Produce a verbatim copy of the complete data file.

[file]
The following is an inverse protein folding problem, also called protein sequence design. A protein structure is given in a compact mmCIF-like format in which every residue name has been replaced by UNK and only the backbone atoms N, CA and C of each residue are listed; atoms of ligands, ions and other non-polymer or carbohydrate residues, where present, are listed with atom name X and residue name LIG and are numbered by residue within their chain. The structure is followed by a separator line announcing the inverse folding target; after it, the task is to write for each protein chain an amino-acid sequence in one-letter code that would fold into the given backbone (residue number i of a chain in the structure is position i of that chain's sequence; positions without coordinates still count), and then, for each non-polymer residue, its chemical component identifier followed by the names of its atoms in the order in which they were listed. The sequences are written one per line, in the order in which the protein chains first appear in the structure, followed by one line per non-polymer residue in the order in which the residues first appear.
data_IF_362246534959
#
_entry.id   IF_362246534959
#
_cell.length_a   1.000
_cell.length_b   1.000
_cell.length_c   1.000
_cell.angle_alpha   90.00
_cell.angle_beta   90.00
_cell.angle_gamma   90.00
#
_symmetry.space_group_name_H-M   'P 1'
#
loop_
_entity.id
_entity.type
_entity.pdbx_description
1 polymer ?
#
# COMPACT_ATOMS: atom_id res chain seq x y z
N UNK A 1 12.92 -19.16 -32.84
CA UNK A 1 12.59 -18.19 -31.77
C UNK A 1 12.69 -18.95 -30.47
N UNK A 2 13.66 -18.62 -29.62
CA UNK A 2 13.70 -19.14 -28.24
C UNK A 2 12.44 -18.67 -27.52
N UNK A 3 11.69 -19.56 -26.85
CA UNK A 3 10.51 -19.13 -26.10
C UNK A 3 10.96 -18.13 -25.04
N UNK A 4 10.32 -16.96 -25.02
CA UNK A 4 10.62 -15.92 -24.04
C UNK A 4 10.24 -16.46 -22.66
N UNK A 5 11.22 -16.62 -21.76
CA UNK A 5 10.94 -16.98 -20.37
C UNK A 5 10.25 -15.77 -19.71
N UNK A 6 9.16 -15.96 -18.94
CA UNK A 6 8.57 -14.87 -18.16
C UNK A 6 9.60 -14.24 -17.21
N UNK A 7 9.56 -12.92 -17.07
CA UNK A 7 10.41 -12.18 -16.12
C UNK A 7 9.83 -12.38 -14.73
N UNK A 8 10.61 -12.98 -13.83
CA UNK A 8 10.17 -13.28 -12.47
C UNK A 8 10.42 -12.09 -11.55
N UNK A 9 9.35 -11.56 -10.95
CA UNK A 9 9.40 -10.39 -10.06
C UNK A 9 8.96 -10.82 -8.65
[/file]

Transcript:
The following is an inverse protein folding problem, also called protein sequence design. A protein structure is given in a compact mmCIF-like format in which every residue name has been replaced by UNK and only the backbone atoms N, CA and C of each residue are listed; atoms of ligands, ions and other non-polymer or carbohydrate residues, where present, are listed with atom name X and residue name LIG and are numbered by residue within their chain. The structure is followed by a separator line announcing the inverse folding target; after it, the task is to write for each protein chain an amino-acid sequence in one-letter code that would fold into the given backbone (residue number i of a chain in the structure is position i of that chain's sequence; positions without coordinates still count), and then, for each non-polymer residue, its chemical component identifier followed by the names of its atoms in the order in which they were listed. The sequences are written one per line, in the order in which the protein chains first appear in the structure, followed by one line per non-polymer residue in the order in which the residues first appear.
data_IF_362246534959
#
_entry.id   IF_362246534959
#
_cell.length_a   1.000
_cell.length_b   1.000
_cell.length_c   1.000
_cell.angle_alpha   90.00
_cell.angle_beta   90.00
_cell.angle_gamma   90.00
#
_symmetry.space_group_name_H-M   'P 1'
#
loop_
_entity.id
_entity.type
_entity.pdbx_description
1 polymer ?
#
# COMPACT_ATOMS: atom_id res chain seq x y z
N UNK A 1 12.92 -19.16 -32.84
CA UNK A 1 12.59 -18.19 -31.77
C UNK A 1 12.69 -18.95 -30.47
N UNK A 2 13.66 -18.62 -29.62
CA UNK A 2 13.70 -19.14 -28.24
C UNK A 2 12.44 -18.67 -27.52
N UNK A 3 11.69 -19.56 -26.85
CA UNK A 3 10.51 -19.13 -26.10
C UNK A 3 10.96 -18.13 -25.04
N UNK A 4 10.32 -16.96 -25.02
CA UNK A 4 10.62 -15.92 -24.04
C UNK A 4 10.24 -16.46 -22.66
N UNK A 5 11.22 -16.62 -21.76
CA UNK A 5 10.94 -16.98 -20.37
C UNK A 5 10.25 -15.77 -19.71
N UNK A 6 9.16 -15.96 -18.94
CA UNK A 6 8.57 -14.87 -18.16
C UNK A 6 9.60 -14.24 -17.21
N UNK A 7 9.56 -12.92 -17.07
CA UNK A 7 10.41 -12.18 -16.12
C UNK A 7 9.83 -12.38 -14.73
N UNK A 8 10.61 -12.98 -13.83
CA UNK A 8 10.17 -13.28 -12.47
C UNK A 8 10.42 -12.09 -11.55
N UNK A 9 9.35 -11.56 -10.95
CA UNK A 9 9.40 -10.39 -10.06
C UNK A 9 8.96 -10.82 -8.65